Antithrombin Deficiency Resources
A Genetic or Acquired Clotting Condition or Thrombophilia
If you have Antithrombin Deficiency (AT), you were either born with it and it is an inherited or genetic clotting disorder, or you acquired it. If you have the genetic or inherited form, you are at an increased risk of getting a blood clot.
Antithrombin is a protein in your blood stream, which functions as a naturally occurring mild blood thinner or anti-clotting or anticoagulant. It acts like a police protein that prevents you from clotting too much. It blocks your blood clotting mechanism by turning off the major clotting protein “thrombin.” It is, therefore, called “anti-thrombin.” While originally called “antithrombin III” the original name of this protein, the correct name now is just antithrombin, without the “III.” Other common names and abbreviations for the same protein include antithrombin, antithrombin III, AT, ATIII, and heparin cofactor I.
Signs and Symptoms of Blood Clots – What You Need to Know
Since you are at risk of blood clots if you have AT, you need to be aware of the symptoms of Deep Vein Thrombosis (DVTs or leg or arm clots) so you can seek medical attention.
If you have a DVT you will notice:
Pain or tenderness in your arm or leg – often described as a cramp or Charley horse – with one or more of the following:
- Red or purple skin color
- Warm to the touch
If a piece of a DVT breaks off and travels to the lung, it can cause a lung clot. We call this a pulmonary embolism or PE. A PE can be a life threatening medical emergency. You need to seek immediate medical attention if you have symptoms of a PE.
If you have a Pulmonary Embolism or PE (lung clot), you may experience:
- Difficulty breathing or shortness of breath
- Chest pain– especially when trying to breathe
- Rapid or racing heart beat
- Fainting or passing out
- Coughing up blood
Resources for More Information
You can read more about Antithrombin Deficiency at these links below:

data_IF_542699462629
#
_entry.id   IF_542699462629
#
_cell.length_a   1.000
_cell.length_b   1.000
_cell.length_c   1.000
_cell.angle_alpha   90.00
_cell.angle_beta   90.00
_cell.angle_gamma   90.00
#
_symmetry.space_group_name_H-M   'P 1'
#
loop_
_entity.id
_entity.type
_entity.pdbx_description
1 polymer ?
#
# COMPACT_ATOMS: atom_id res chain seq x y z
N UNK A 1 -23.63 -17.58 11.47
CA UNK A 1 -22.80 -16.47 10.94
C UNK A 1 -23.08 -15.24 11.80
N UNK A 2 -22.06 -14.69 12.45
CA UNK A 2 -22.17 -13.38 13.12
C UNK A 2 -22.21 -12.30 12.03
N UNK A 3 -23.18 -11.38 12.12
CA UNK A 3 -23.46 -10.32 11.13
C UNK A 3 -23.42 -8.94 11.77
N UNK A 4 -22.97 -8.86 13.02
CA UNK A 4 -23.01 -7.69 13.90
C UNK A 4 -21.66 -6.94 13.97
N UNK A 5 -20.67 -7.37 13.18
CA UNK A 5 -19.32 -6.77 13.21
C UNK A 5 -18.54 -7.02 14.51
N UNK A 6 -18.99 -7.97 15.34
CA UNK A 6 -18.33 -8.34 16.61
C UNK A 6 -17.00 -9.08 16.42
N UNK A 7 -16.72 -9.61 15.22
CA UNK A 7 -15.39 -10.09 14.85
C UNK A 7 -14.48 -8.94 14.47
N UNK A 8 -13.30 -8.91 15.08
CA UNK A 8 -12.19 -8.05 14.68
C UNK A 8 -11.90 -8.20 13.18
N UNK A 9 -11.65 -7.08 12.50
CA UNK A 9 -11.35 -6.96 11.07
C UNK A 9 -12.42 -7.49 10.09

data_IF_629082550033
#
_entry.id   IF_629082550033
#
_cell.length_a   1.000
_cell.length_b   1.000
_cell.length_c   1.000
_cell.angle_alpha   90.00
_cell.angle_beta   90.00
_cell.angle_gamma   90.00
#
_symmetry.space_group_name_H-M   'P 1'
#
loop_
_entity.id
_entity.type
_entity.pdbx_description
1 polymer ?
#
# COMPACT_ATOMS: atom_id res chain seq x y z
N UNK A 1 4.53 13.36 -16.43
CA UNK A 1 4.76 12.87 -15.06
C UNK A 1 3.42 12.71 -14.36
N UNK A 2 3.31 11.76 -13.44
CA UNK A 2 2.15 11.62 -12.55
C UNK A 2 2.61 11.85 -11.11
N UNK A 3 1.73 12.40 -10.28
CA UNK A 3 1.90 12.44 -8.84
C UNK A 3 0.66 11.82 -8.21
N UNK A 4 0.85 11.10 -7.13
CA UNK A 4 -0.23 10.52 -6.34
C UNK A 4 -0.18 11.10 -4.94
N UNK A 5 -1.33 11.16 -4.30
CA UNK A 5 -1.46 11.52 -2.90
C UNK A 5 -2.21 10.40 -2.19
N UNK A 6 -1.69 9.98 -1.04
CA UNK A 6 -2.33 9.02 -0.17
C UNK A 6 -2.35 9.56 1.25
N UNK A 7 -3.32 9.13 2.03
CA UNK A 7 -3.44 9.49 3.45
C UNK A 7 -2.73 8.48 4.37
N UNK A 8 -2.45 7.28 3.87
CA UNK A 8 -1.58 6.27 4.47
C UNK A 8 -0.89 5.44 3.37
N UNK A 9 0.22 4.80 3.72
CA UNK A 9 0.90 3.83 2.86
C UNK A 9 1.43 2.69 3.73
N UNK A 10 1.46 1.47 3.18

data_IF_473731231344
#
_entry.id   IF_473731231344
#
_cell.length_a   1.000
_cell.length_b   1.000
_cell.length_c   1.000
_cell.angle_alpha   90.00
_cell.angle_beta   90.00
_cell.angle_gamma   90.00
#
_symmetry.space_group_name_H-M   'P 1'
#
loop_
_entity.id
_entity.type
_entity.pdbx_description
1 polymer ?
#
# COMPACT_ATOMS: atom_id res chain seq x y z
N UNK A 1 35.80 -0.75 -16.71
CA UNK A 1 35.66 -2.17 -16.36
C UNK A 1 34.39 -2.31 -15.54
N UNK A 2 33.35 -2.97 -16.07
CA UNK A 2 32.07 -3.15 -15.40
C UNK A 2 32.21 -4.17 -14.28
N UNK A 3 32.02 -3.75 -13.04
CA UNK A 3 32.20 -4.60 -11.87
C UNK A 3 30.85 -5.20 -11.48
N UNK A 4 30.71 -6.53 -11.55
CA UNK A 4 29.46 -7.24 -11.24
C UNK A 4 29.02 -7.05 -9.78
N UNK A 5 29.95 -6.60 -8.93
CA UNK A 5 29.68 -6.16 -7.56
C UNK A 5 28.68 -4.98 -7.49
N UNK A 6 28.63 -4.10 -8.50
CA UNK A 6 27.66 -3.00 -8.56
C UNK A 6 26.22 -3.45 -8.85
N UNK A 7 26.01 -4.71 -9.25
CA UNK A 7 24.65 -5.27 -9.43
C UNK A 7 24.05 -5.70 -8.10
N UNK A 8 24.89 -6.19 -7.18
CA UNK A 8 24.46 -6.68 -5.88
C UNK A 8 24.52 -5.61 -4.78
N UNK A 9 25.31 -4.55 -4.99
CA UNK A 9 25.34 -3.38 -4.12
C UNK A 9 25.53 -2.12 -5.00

- Antithrombin Deficiency (AT)- An In-Depth Guide for Patients and healthcare Providers (2009): An easy to understand article that explains the symptoms, causes, diagnosis, and treatment of AT, including a discussion of AT during pregnancy.
- Antithrombin Deficiency (2012): A report by Kenneth A. Bauer, MD, Professor of Medicine, Harvard Medical School and member of NBCA’s Medical and Scientific Advisory Board for the National Organization for Rare Disorders (NORD.) Provides information on the symptoms, causes, and treatment of AT.
- Congenital antithrombin III deficiency (2012): A plain language explanation of the causes, symptoms, and treatment of AT. From Medline Plus, the National Institutes of Health (NIH)
- Hereditary antithrombin deficiency (2013): A plain language explanation of hereditary AT with a focus on the genetics of AT. Part of the Genetics Home Reference Series from the National Institutes of Health.
- Antithrombin Deficiency (2014): A technical article that describes the study of the history of the first family with AT and the pathophysiology and epidemiology of AT from Medscape.
- Inherited antithrombin deficiency (2008): a review: A technical article on AT that reviews detailed information about the different types of AT as well as evaluation approaches and treatment.
- Deficiencies of Natural Anticoagulants, Protein C, Protein S, and Antithrombin (2011): A patient focused article on deficiencies in the natural anticoagulants or blood thinner including antithrombin. Discusses causes, diagnosis, treatment, complications, and testing.
- Antithrombin Testing (2012): Answers the questions: How is it used? When is it ordered? What do the test results mean? Is there anything else I should know? From the American Association for Clinical Chemistry.
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